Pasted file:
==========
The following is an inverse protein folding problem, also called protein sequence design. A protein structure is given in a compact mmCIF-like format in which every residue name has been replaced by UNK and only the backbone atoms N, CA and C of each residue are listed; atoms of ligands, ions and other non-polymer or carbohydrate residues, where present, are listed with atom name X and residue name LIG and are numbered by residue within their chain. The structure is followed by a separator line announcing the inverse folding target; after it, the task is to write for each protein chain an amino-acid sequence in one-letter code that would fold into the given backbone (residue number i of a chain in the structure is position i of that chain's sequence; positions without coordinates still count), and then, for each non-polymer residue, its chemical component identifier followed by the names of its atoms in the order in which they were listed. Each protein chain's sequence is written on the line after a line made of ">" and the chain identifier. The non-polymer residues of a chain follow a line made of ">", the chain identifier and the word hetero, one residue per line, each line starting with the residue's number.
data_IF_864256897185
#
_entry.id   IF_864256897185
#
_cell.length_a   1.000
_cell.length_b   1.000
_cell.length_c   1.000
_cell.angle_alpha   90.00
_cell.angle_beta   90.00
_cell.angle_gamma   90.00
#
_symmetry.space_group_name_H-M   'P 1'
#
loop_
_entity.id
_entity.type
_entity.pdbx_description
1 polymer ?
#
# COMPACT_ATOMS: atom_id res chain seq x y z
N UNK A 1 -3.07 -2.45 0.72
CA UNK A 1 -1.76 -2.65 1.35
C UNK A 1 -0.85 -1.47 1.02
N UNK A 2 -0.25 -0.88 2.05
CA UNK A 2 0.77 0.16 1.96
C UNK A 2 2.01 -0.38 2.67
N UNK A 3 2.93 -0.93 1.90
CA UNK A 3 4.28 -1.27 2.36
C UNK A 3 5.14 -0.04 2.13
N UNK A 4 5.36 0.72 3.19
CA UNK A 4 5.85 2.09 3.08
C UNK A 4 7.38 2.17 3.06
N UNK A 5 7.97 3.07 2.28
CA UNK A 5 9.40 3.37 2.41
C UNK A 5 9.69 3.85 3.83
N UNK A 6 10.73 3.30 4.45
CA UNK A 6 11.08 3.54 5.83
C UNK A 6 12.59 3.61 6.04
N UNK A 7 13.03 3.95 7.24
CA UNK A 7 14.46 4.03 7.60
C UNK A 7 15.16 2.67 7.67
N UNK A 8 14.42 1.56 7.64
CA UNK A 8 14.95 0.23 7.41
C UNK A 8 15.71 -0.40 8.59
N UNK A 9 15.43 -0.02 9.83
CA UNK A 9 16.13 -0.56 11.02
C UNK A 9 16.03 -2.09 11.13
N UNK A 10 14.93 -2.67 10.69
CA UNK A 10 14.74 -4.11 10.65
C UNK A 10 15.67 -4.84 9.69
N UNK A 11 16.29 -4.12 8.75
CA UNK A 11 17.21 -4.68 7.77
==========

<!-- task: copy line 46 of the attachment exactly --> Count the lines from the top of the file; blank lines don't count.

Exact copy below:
N UNK A 9 15.43 -0.02 9.83